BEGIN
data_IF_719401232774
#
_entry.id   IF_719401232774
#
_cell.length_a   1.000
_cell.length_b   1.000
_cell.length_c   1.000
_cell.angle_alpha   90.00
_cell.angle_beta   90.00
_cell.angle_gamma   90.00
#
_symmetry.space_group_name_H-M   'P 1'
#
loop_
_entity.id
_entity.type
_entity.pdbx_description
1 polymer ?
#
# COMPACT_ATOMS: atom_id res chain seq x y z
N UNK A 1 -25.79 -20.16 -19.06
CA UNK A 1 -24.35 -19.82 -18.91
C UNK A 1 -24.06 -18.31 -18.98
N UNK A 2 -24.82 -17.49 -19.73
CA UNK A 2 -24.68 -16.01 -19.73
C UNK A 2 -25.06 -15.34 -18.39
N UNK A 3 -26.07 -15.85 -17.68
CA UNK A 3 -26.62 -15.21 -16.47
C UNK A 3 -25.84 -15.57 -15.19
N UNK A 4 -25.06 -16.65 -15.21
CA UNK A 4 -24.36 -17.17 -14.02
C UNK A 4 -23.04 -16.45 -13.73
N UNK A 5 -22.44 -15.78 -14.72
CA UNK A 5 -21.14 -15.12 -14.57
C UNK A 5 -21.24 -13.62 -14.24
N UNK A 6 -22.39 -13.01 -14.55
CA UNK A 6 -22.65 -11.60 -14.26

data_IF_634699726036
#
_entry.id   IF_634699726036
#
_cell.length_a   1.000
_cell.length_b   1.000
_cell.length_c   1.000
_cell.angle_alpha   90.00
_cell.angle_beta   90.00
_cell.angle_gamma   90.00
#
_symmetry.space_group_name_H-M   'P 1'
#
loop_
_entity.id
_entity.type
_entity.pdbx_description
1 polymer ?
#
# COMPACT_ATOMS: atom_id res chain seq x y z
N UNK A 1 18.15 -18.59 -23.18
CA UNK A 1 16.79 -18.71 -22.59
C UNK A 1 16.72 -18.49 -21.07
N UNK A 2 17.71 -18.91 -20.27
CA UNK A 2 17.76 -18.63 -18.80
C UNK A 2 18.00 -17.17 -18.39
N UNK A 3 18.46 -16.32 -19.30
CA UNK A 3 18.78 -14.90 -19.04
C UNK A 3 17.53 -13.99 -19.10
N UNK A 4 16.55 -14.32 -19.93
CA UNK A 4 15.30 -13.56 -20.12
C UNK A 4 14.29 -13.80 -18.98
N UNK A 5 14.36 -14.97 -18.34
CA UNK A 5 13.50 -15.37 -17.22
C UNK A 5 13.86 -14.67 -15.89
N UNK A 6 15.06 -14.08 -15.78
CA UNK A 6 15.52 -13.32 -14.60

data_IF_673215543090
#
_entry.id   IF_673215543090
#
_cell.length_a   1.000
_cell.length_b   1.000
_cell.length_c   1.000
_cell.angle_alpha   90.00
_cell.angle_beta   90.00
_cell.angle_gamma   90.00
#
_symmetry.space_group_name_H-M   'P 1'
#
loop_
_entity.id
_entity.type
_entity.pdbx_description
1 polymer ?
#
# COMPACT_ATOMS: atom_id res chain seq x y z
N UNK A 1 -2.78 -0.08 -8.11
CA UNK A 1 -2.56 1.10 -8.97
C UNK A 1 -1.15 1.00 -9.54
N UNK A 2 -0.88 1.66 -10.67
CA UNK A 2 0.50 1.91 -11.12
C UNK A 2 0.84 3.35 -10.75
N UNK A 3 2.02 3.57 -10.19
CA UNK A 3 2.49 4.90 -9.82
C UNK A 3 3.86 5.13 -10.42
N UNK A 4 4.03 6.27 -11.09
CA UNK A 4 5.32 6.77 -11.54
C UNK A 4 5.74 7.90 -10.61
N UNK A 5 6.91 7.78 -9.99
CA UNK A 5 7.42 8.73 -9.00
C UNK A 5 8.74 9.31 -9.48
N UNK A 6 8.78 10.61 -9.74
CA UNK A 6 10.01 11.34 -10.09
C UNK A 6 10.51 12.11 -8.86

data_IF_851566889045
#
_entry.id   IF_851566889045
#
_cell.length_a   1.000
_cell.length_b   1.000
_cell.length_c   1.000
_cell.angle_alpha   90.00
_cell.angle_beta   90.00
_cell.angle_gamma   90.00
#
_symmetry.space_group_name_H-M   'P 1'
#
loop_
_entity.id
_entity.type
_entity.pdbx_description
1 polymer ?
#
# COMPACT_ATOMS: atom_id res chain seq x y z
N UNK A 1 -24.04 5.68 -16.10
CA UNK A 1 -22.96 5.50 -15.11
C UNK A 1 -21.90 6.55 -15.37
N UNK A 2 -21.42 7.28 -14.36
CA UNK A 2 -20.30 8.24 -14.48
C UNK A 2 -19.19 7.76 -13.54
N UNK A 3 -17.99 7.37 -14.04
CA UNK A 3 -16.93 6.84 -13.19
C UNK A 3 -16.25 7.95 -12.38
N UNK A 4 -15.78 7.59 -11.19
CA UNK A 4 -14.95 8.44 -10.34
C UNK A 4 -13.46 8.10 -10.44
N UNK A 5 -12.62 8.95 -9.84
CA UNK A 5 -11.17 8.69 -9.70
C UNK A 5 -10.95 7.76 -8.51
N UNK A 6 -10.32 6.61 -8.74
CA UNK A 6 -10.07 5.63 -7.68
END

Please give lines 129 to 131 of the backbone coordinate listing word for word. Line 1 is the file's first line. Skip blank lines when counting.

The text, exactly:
_entity.pdbx_description
1 polymer ?
#